Many of the rare monsters in Monster Rancher have long, complicated methods of unlocking. Some of them can be stumbled into by accident, but some of them are Guide Dang It to the extreme:
Unlocking the Serket (a special sub-species of Arrowhead) in Monster Rancher Advance 2 requires you to create a "purebred" Arrowhead with a fully Arrowhead family tree, in which each Arrowhead was A-level or higher, and combine it with a Joker at B-level or higher. And there's couple of these in the same game.
Advance 2 has several example that is taken from Continuity Nod to previous games, and the anime. Particularly the Ragnaroks, which comes from the Monol - Gali myth that origin can be traced back to the first game and Ragnaroks card entry in the second game. Then there's Phoenix, which requires you to get 5 orbs from Mocchi, Golem, Suezo, Hare, and Tiger, referencing the Phoenix in the anime whose soul was split into those five monsters.
Unlocking the Doodle species in the same game required you to raise a Garu-type monster to a specific level, with certain stats, and have it look in a very specific place in one of the ruins, after having unlocked all the other monster species.
Getting both the Niton and the Undine species in Monster Rancher 2 required you to raise a monster of the Hopper species to Rank B, then have it on your farm during December—it had a random chance of digging up hot springs. Of course, just about the only way to figure this out is via pure chance. To make things even worse, while getting the hot springs automatically nets you an item that you can use to fuse and make an Undine, nowhere does it say that you've now unlocked Niton—the only way to find that out is by trying to regenerate a disk with a Niton on it.
Perhaps the "best" example: Unlocking the Beaklon/Beaclon in Monster Rancher 2 requires you to raise a monster of the Worm species to be four years old (by itself, this is already a Guide Dang It). Over the course of its life, it must be raised in a perfectly "even" fashion (never "strict" or "pampered"), it must never get stressed, and it must consume 30 Cup Jelly items over the course of its life. On the fourth week in June, if all of the above conditions are met, it has a chance of metamorphosing into a Beaklon. If you screwed up somewhere—and it's hard to tell—it only turns into a Worm hybrid monster or maybe you did it right and are unlucky. Plus, your Worm must not reach a rank higher than C, or else you've wasted a meticulous opportunity.
On the bright side of this, you are NOT required to send your monster in a tournament or errantry for this to happen. Therefore, while you'll be spending 4 long years in-game time raising your Worm at a meticulous manner in order to have it hopefully hatch into a Beaclon, at least your Worm won't have to suffer hardship to prove it.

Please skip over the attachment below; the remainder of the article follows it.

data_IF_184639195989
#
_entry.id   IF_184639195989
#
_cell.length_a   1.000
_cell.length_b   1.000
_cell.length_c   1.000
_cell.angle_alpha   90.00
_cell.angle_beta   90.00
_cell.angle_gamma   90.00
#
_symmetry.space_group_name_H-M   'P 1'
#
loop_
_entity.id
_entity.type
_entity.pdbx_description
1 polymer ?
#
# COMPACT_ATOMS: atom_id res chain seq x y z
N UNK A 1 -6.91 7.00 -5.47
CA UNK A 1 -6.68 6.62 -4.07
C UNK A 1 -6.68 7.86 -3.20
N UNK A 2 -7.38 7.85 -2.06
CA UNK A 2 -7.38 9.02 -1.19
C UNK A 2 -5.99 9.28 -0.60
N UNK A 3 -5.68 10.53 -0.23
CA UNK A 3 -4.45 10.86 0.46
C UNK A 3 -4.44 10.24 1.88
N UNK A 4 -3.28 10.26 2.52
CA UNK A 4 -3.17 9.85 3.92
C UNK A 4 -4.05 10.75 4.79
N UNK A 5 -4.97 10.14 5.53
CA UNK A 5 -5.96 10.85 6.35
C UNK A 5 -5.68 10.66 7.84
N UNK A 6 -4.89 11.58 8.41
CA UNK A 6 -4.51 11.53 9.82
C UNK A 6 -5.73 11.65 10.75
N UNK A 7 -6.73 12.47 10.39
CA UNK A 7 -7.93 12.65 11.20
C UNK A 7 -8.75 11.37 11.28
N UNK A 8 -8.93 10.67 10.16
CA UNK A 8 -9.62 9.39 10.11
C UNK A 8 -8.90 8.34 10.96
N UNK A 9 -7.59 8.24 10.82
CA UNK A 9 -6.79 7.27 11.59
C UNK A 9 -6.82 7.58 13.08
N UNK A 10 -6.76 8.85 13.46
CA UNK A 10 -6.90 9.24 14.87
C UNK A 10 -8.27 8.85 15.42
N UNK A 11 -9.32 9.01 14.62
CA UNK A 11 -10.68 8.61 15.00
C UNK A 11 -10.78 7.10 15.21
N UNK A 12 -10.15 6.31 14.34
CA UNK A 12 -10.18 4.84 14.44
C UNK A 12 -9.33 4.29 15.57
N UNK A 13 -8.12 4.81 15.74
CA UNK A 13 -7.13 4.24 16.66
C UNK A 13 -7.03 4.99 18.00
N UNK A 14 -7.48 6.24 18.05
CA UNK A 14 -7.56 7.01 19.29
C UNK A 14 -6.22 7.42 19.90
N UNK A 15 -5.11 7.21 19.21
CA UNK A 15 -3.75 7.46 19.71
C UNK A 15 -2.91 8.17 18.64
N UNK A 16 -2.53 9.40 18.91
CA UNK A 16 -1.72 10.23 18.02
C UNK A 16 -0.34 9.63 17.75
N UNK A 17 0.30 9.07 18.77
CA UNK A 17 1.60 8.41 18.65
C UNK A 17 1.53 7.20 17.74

There is a sort of silver lining in the Beaklon in that trying to get one you might stumble into another Guide Dang It monster, Ducken. For that monster, you need to get the 4 doll parts from Randomly Drops of Cup Jelly, and do it again after finding the glue from exploration in one of the most thankfully suspicious places of the exploration area.
Unlocking Joker, which needs you to explore a well-hid area and wait for a small chance to get the item. Can lead to repeated Soft Reset if it won't spawn.
Unlocking Ghost, which involves letting your monster, any monster die, in which, after five years, you get the chance to upgrade its if you have enough money (which would be a lot). Then, after another five years, you get another chance to upgrade the shrine, and you'll need a whole lot more money for it. Say yes, and you'll find a stick, which you can use to combine two monsters to finally be able to get Ghost. And that's just the second game.
Monster Rancher also has a mountain of hidden stats, much like Pokémon—such as monster lifespan, fatigue, and stress. While these are all numerical values, you can never see said numbers, and the game doesn't bother to tell you how they affect your monster—or how various items affect those stats. Because you almost have to micromanage your monster's stats, this can get extremely frustrating.
The game never gives any hint about the three strongest enemies in the game, to clarify, these 3 Bonus Boss are found by entering a specific Tournament that only appears once every several years, needs you to qualify for it by winning a tournament a month before that (this get explained in game and said match is often found by coincidence), and to face them you need to be Rank S and above. Then, after you can actualy enter the Tournament and fullfill the requirements, you need to Soft Reset until the game Randomly Drops said monster for you to fight, but the chance is really slim for meeting even one of those monsters. The closest you can get to a hint comes in Fridge Brilliance (it's a meetup battle beetwen two continents, so it's a normal thing to expect them to have powerful monsters that is at least on par with the Major 4 instead of the standard S class you usually meet).
Elder Cup. The game never implies or inform the existence of such a match, and unlike other special matches, the game doesn't even give confirmation message in form of in-game mail. The requirements? Have your monster to be at least 6 years and 3 months old and the Freshmen Cup will be changed into this. The monsters are very unlikely to live this long unless you rigourously follow a guide's training methods.
It used the raw numbers of the monsters as a base;
Then corrected them by multiplying by the level of gain for the stat;
Puts those stats in rank order 1-6 by tie-breaking;
Then compares the rank order between monsters to see how many of them match up;
The looks at the baby's stat baseline order to see how well it matches with the parents. Unless there is very high co-ordination betwen these elements, the monsters combined will simply not be that good.